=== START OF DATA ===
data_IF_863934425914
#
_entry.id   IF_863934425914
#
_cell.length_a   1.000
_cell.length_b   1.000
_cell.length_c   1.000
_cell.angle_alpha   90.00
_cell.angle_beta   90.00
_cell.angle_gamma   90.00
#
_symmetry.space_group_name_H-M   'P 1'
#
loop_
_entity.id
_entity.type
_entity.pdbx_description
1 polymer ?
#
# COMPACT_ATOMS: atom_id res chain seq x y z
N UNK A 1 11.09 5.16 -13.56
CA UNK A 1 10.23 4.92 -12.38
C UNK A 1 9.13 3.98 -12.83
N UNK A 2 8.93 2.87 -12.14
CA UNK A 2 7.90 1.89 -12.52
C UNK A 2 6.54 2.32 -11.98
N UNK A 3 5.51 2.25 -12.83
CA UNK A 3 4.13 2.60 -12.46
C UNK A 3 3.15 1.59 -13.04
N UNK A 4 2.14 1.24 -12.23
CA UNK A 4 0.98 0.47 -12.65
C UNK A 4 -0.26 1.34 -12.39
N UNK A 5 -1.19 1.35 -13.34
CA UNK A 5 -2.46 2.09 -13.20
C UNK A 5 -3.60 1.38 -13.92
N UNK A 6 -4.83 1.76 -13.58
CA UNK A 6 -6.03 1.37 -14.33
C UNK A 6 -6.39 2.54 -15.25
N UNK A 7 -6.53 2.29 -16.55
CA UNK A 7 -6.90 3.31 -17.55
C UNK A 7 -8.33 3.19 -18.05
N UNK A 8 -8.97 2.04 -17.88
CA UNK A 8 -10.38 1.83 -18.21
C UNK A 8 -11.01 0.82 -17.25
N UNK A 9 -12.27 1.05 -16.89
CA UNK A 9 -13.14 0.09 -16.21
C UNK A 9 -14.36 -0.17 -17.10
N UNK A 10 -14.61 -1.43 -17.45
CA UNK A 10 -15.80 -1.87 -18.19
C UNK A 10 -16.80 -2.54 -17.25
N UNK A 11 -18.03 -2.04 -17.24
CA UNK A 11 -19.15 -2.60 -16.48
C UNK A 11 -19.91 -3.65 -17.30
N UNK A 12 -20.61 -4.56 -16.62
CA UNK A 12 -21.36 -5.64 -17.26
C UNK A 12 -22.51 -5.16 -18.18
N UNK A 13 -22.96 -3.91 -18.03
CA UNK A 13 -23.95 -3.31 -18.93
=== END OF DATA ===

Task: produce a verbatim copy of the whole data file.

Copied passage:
data_IF_863934425914
#
_entry.id   IF_863934425914
#
_cell.length_a   1.000
_cell.length_b   1.000
_cell.length_c   1.000
_cell.angle_alpha   90.00
_cell.angle_beta   90.00
_cell.angle_gamma   90.00
#
_symmetry.space_group_name_H-M   'P 1'
#
loop_
_entity.id
_entity.type
_entity.pdbx_description
1 polymer ?
#
# COMPACT_ATOMS: atom_id res chain seq x y z
N UNK A 1 11.09 5.16 -13.56
CA UNK A 1 10.23 4.92 -12.38
C UNK A 1 9.13 3.98 -12.83
N UNK A 2 8.93 2.87 -12.14
CA UNK A 2 7.90 1.89 -12.52
C UNK A 2 6.54 2.32 -11.98
N UNK A 3 5.51 2.25 -12.83
CA UNK A 3 4.13 2.60 -12.46
C UNK A 3 3.15 1.59 -13.04
N UNK A 4 2.14 1.24 -12.23
CA UNK A 4 0.98 0.47 -12.65
C UNK A 4 -0.26 1.34 -12.39
N UNK A 5 -1.19 1.35 -13.34
CA UNK A 5 -2.46 2.09 -13.20
C UNK A 5 -3.60 1.38 -13.92
N UNK A 6 -4.83 1.76 -13.58
CA UNK A 6 -6.03 1.37 -14.33
C UNK A 6 -6.39 2.54 -15.25
N UNK A 7 -6.53 2.29 -16.55
CA UNK A 7 -6.90 3.31 -17.55
C UNK A 7 -8.33 3.19 -18.05
N UNK A 8 -8.97 2.04 -17.88
CA UNK A 8 -10.38 1.83 -18.21
C UNK A 8 -11.01 0.82 -17.25
N UNK A 9 -12.27 1.05 -16.89
CA UNK A 9 -13.14 0.09 -16.21
C UNK A 9 -14.36 -0.17 -17.10
N UNK A 10 -14.61 -1.43 -17.45
CA UNK A 10 -15.80 -1.87 -18.19
C UNK A 10 -16.80 -2.54 -17.25
N UNK A 11 -18.03 -2.04 -17.24
CA UNK A 11 -19.15 -2.60 -16.48
C UNK A 11 -19.91 -3.65 -17.30
N UNK A 12 -20.61 -4.56 -16.62
CA UNK A 12 -21.36 -5.64 -17.26
C UNK A 12 -22.51 -5.16 -18.18
N UNK A 13 -22.96 -3.91 -18.03
CA UNK A 13 -23.95 -3.31 -18.93